A flood of new software has recently hit the 3-D creative community. Nearly all major developers are producing programs with exciting new features that are sure to be showcased in upcoming films, video games, and commercials.
Among these new products is Autodesk’s Softimage 2010, which specializes in 3-D modeling, animation, visual effects, rendering and compositing. Previous releases were used in films including Transformers, 300, and Sin City. The program has also been used in popular video games including Metal Gear Solid 4 and the legendary Half-Life 2.
Softimage 2010 is a bit of a lone wolf among Autodesk’s 3-D creation software line. While the 2010 releases of Maya, Mudbox, MotionBuilder and 3ds Max come with the option of being happily bundled together in software suites, Softimage 2010 stands on its own—and does so proudly.
Autodesk acquired Softimage from Avid Technology in October 2008. The software maintains a following of users from its days as XSI, although it does share quite a bit in common with programs such as Maya 2010 and Maxon’s Cinema 4D Studio in terms of functionality. Still, Softimage 2010 packs a few good punches that can’t be found elsewhere.
What’s new in Softimage 2010
There are some fantastic new features in Softimage 2010, and a few performance enhancements that make the recent update well worth its cost.
Perhaps the best of the new additions is GigaCore III, which helps speed up the time it takes to load and save large scenes, making the whole process run much more efficiently. The performance is about three to 10 times faster, or more.
Now you can have massive amounts of objects in one scene, even thousands, without it becoming too slow or cumbersome. An example video from Autodesk shows a user selecting more than two million keyframes nearly instantly, and making a copy of them and their associated objects—something which would have put users to sleep with wait times in the previous version of Softimage.
Users will certainly welcome the complete Face Robot, previously a stand-alone product, which is now built into Softimage 2010. It quickly became one of my favorite features. This facial rigging and animation tool allows users to create character faces and render just about every facial contortion you could imagine—every twitch of an eyebrow, smile, sneer, pucker of the lips, or whatever expression you need.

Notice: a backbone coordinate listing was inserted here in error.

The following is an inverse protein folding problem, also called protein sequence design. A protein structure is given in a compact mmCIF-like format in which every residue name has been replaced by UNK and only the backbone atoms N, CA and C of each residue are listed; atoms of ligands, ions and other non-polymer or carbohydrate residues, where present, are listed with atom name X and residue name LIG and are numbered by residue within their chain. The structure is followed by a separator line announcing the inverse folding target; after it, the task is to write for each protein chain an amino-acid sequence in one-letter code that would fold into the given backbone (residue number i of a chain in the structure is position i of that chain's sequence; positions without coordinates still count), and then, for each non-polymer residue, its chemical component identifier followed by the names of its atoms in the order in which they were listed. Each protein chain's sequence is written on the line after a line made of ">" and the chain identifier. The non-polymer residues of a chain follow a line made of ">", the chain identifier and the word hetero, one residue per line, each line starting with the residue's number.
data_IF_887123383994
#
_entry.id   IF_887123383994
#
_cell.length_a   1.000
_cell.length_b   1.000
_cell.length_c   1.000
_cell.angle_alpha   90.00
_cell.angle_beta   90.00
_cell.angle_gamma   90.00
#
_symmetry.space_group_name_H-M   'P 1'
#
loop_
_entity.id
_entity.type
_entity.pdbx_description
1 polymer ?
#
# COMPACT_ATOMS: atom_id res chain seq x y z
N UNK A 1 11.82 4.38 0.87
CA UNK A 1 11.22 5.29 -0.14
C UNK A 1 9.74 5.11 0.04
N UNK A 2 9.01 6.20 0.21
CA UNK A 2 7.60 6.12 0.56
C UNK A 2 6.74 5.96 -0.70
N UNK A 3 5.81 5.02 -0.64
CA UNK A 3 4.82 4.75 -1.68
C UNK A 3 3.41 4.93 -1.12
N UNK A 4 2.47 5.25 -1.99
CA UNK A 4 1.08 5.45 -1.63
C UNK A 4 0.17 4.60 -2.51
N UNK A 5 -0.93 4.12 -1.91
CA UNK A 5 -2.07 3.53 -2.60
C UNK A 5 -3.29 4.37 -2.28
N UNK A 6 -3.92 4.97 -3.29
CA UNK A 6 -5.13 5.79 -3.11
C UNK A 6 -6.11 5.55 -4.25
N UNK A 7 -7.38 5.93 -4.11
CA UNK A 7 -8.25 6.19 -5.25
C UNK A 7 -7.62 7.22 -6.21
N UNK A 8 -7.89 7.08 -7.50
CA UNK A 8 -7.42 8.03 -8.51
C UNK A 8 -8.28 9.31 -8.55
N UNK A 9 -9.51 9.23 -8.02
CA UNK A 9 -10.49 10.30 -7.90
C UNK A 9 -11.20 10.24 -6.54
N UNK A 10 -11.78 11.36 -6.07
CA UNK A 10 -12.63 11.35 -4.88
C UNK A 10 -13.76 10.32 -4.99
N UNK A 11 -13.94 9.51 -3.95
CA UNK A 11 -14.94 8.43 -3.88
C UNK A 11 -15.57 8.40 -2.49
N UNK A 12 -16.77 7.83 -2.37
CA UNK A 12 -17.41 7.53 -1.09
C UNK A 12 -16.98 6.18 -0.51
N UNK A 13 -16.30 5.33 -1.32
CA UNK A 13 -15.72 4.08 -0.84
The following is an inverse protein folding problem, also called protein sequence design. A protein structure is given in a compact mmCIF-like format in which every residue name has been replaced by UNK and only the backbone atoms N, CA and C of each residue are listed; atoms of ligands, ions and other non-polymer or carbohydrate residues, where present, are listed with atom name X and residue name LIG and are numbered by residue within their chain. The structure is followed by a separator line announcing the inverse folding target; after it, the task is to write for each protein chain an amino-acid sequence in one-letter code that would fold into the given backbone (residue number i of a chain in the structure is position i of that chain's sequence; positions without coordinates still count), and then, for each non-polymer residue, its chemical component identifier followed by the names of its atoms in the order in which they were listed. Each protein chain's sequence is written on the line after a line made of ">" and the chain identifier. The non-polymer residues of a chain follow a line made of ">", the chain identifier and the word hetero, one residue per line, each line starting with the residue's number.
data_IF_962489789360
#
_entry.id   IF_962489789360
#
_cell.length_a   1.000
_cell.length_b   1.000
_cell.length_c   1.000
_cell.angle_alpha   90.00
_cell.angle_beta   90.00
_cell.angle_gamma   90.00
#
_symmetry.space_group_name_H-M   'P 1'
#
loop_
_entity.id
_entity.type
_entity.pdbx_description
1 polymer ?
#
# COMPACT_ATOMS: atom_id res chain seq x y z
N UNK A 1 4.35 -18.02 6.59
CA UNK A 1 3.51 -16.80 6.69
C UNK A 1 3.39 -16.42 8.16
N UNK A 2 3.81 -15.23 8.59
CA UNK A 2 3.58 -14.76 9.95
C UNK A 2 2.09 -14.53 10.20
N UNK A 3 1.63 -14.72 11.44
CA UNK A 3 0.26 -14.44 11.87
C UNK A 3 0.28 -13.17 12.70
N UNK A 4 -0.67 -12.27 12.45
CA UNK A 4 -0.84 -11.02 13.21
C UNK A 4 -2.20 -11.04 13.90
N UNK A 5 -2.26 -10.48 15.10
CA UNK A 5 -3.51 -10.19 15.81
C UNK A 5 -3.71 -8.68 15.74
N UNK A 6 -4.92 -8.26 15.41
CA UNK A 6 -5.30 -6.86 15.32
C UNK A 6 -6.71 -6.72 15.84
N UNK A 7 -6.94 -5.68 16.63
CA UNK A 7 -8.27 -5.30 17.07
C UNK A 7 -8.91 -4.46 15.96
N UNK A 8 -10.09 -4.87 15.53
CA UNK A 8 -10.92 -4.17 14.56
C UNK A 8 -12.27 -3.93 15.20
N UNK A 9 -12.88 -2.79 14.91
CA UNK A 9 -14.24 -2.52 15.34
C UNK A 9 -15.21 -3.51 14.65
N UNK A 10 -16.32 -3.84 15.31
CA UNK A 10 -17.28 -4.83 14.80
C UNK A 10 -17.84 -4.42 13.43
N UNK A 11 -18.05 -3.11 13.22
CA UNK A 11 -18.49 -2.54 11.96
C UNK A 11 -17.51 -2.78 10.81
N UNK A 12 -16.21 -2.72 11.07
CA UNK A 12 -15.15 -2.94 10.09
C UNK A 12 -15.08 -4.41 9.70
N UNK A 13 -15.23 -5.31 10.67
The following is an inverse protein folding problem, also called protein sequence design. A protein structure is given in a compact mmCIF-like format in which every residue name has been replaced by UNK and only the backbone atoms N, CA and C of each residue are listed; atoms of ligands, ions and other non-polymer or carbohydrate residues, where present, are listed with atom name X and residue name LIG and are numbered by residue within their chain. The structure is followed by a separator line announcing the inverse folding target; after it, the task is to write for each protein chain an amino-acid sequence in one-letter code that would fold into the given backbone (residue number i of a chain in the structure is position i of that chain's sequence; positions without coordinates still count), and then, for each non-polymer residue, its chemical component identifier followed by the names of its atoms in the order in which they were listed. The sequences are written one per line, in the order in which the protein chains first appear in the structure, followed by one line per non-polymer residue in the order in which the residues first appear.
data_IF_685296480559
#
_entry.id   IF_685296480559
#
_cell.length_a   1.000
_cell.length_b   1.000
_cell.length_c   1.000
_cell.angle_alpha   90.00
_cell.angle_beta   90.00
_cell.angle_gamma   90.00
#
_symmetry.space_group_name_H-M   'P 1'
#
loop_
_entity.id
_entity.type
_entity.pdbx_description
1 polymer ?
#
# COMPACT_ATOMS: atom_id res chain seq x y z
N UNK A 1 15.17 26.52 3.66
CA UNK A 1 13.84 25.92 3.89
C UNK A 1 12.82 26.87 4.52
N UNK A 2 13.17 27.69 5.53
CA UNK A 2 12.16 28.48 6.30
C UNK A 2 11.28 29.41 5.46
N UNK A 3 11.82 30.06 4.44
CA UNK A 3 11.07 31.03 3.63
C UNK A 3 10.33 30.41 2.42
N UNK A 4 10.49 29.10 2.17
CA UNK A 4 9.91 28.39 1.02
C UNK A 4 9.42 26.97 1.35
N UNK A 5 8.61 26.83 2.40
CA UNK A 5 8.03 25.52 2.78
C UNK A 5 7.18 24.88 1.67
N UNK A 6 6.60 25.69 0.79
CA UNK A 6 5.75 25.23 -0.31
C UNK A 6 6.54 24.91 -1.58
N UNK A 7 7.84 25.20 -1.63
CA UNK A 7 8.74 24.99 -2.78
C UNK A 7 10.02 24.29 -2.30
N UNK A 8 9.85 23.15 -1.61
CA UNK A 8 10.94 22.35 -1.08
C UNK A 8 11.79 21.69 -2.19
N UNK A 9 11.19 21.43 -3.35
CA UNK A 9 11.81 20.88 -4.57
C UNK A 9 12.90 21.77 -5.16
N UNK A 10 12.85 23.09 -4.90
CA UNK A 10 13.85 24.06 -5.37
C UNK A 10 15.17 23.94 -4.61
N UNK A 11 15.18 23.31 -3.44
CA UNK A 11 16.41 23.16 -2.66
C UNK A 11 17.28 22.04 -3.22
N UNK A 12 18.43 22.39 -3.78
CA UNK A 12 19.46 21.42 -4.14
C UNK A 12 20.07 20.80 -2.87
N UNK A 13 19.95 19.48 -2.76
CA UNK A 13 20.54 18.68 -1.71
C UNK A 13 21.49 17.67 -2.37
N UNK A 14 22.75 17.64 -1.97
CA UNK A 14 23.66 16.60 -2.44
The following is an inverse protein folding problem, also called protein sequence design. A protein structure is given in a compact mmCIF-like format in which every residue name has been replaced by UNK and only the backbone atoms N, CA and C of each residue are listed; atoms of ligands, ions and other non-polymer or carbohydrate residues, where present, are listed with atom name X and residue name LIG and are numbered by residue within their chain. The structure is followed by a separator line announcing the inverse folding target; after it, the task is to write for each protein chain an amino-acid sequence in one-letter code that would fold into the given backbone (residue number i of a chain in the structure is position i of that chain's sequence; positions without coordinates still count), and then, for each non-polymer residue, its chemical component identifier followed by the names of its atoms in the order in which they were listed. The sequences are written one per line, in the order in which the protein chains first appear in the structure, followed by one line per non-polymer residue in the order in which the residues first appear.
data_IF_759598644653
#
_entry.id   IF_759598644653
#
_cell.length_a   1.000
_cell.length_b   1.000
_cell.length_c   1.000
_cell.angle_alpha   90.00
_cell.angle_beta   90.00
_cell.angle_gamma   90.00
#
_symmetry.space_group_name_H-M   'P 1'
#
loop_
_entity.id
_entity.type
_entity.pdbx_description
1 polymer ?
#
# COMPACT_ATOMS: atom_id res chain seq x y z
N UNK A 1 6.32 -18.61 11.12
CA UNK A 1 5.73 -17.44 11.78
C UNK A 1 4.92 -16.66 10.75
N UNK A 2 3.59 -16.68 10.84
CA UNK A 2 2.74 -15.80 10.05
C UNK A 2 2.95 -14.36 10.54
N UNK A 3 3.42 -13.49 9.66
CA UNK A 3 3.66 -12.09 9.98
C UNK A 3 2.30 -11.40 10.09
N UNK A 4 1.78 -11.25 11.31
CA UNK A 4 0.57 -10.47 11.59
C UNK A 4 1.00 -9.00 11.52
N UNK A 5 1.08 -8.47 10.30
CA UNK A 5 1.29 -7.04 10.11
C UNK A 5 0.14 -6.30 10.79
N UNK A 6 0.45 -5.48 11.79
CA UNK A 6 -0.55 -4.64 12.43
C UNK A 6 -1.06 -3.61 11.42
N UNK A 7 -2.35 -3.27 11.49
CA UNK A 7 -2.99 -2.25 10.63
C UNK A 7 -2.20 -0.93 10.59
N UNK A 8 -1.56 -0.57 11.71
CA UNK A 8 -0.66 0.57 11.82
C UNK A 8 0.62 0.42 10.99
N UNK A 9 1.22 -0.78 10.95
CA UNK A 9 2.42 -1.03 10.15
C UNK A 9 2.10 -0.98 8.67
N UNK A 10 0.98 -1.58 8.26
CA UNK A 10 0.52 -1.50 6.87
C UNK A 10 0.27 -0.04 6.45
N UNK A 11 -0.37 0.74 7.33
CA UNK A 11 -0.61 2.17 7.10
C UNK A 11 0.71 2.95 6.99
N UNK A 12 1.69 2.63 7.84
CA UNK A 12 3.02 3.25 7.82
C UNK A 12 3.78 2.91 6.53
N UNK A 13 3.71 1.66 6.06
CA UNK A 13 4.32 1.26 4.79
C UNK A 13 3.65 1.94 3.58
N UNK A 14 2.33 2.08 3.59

The final results are some highly realistic animations that can really bring a character to life. Autodesk has a great example of this feature in action on the Softimage 2010 segment of their Web site.
The ICE (Interactive Creative Environment) system also received some new enhancements. The node-based simulator can create some amazing special effects and now includes features such as custom-node creation options and tools to determine where any nodes are getting bottlenecked.
Among the other features are a new autokey for scene cameras and the latest version of the Autodesk Crosswalk content transfer toolset, which helps import and export content between Maya and 3ds Max.
A Look at the Workspace
Softimage has a rather intuitive workspace and most functions are clearly labeled, making them easy to sort through and find. Plus, if you are already familiar with 3-D creation software, then the language of each function and menu will not be too far from home.
As with most software of its type, Softimage 2010 can create imagery as complicated as your imagination allows. It has some intricate features to edit even the minutest of details, but can also ably handle a relatively simple example. It really comes down to how you plan on using it and how much of its power you plan to unleash on any given project.
Luckily, there is a wonderful set of tutorial videos to go along with the software, which can be downloaded free from Autodesk’s Web site. The tutorials are produced by digital-tutors, one of the leading Web sites for subscription-based software tutorials. There are also some simple built-in tutorials which are available in the start-up screen of Softimage 2010.
After going through the various training modules, which takes several hours, most users should have a pretty good understanding of how the program works and how versatile it can be. For this review, I went through nearly every training segment, and found them all rather helpful.
With the aid of these video tutorials, even users without much experience should be able to learn Softimage 2010.
In a Nutshell
Softimage 2010 definitely has its perks, and the new release has quite a bit to offer. The performance enhancements alone make it worth the upgrade.
For users who already have Maya or Cinema 4D Studio, moving to Softimage 2010 may not be necessary, as all three programs have similar functions and unique perks that help them stand on their own. However, the addition of Face Robot definitely gives Softimage an edge.
When you also consider its unique tools for animation, camera control and price—about $500 cheaper than Maya 2010—Softimage may even lure a few more animators and game developers to its user base.